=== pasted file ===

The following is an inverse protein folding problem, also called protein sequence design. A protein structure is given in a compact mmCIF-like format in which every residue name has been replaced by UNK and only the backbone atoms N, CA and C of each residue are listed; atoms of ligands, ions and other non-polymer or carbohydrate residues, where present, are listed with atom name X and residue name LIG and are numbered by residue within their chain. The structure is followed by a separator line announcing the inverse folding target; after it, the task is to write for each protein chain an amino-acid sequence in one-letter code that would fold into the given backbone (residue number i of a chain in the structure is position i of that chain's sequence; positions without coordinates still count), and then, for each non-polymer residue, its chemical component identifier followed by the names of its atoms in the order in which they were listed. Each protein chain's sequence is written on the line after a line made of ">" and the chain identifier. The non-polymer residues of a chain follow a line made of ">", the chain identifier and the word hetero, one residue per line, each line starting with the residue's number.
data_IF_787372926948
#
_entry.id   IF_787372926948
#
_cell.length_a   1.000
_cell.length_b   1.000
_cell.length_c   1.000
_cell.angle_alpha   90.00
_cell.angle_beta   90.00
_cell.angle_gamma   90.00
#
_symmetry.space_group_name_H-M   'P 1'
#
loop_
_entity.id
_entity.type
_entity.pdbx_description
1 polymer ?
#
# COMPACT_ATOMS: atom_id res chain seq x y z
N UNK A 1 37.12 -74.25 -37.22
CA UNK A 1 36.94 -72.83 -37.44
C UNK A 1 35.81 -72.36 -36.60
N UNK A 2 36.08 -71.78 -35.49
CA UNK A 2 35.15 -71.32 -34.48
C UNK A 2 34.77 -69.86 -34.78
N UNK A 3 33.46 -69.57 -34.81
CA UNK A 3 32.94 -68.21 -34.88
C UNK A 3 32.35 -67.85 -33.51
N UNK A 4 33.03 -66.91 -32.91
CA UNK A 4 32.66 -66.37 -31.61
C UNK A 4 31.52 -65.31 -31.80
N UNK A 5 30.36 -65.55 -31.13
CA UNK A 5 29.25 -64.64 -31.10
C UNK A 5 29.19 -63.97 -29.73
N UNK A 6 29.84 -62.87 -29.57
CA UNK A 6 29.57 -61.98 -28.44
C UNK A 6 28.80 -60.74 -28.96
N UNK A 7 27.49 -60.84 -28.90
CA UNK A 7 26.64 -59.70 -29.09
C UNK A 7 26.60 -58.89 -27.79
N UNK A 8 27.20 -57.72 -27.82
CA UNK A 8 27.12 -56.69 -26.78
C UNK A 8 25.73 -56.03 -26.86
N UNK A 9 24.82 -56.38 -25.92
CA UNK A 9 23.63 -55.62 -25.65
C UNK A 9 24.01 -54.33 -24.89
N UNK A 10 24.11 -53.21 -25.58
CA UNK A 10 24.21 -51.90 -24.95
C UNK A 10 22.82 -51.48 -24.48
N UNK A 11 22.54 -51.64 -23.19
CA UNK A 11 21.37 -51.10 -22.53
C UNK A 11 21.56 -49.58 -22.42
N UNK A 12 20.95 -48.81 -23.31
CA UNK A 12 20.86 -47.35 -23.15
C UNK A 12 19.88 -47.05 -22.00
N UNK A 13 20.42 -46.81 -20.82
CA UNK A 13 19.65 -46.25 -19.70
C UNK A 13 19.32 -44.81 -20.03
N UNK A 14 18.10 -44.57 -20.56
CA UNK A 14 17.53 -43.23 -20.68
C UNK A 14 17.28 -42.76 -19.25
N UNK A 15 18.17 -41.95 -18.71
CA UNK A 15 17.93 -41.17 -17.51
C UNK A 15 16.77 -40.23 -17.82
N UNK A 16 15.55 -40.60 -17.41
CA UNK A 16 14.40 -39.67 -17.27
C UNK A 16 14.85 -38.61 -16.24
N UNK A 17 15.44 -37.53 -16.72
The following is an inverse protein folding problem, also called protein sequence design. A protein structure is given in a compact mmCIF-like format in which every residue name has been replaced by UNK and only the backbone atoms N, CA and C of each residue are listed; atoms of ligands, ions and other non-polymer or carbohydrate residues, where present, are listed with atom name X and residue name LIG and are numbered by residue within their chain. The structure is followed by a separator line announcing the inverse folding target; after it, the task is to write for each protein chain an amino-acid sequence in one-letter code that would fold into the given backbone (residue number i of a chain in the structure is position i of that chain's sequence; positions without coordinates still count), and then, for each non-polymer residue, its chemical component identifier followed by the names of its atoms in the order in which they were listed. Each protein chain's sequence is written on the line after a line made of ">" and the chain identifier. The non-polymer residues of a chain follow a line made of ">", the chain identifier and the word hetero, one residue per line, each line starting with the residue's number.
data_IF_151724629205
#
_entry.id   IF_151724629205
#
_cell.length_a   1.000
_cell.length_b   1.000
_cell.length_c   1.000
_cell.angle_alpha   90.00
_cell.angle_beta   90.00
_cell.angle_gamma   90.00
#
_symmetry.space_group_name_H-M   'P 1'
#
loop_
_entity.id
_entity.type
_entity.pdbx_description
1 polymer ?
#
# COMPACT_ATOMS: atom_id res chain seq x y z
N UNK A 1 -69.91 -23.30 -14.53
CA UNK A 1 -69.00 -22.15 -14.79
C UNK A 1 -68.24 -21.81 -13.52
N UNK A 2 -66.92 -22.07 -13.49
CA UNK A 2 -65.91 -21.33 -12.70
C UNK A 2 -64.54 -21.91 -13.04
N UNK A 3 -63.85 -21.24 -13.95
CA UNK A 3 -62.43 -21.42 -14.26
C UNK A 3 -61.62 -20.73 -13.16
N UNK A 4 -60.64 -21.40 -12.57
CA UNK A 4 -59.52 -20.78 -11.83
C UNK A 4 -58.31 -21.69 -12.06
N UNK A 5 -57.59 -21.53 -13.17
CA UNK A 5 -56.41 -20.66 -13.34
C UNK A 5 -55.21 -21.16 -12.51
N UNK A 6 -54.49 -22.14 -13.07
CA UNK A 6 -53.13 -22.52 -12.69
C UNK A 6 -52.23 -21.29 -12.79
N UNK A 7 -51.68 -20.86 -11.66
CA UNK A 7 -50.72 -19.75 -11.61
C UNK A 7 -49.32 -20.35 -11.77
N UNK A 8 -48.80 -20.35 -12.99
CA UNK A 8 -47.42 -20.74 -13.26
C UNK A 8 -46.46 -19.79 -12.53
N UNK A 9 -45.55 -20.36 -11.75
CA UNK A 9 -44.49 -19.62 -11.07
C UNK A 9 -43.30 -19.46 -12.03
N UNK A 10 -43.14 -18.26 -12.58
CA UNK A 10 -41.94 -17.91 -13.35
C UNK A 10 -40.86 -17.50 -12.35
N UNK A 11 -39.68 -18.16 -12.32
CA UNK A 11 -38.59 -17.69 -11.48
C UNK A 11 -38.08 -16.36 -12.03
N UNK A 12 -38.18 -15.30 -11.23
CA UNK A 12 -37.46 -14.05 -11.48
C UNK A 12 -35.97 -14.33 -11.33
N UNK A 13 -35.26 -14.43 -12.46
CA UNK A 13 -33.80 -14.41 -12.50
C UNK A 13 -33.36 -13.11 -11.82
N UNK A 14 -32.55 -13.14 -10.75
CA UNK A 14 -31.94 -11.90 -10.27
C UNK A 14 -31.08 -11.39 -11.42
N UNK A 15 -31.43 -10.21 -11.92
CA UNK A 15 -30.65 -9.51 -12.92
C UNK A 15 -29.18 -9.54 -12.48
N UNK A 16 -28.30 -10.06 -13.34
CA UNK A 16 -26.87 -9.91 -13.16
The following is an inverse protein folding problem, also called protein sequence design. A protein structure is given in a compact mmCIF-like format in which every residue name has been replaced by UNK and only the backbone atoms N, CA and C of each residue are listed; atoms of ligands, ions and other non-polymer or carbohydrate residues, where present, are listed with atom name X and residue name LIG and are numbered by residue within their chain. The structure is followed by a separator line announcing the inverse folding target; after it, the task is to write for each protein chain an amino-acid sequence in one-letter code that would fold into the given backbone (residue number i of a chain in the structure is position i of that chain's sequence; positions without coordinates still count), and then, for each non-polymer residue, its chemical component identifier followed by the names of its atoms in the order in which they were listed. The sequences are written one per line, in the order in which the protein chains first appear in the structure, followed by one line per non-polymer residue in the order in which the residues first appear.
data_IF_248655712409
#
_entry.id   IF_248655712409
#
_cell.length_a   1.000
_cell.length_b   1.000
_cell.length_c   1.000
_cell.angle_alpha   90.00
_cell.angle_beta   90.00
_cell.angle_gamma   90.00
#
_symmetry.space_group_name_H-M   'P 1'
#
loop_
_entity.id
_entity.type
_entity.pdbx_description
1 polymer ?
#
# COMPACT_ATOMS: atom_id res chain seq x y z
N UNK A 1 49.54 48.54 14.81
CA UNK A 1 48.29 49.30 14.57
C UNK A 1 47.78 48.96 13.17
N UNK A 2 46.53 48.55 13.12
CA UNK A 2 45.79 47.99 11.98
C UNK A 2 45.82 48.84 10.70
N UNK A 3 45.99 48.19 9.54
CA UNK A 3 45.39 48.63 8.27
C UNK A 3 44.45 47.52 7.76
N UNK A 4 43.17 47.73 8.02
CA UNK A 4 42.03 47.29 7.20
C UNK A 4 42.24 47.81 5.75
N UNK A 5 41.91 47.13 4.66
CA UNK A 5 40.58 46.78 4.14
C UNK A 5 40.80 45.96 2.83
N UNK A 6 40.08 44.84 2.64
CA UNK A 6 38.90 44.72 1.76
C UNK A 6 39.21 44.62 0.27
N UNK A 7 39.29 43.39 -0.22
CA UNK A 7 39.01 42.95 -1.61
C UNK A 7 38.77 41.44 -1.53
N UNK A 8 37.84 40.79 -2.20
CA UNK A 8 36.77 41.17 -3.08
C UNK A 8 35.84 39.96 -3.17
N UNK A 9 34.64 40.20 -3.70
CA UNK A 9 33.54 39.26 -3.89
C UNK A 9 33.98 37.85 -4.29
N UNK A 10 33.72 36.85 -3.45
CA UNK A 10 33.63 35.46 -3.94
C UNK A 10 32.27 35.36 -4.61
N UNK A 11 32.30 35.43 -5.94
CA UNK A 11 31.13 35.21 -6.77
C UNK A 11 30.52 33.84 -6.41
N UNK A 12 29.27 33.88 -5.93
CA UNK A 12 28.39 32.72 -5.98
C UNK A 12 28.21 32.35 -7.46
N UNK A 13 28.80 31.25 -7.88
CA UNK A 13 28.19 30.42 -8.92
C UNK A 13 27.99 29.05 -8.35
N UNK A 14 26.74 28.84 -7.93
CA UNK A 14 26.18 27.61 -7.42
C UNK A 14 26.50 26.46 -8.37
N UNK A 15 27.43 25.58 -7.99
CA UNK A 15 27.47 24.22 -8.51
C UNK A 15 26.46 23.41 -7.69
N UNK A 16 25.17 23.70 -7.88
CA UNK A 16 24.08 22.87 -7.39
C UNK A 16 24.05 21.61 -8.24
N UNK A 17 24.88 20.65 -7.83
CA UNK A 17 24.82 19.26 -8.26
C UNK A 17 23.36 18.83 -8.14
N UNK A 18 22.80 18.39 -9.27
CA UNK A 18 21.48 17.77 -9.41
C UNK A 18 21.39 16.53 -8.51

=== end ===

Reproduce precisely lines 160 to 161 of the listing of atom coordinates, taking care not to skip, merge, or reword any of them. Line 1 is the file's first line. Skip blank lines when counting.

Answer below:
N UNK A 1 49.54 48.54 14.81
CA UNK A 1 48.29 49.30 14.57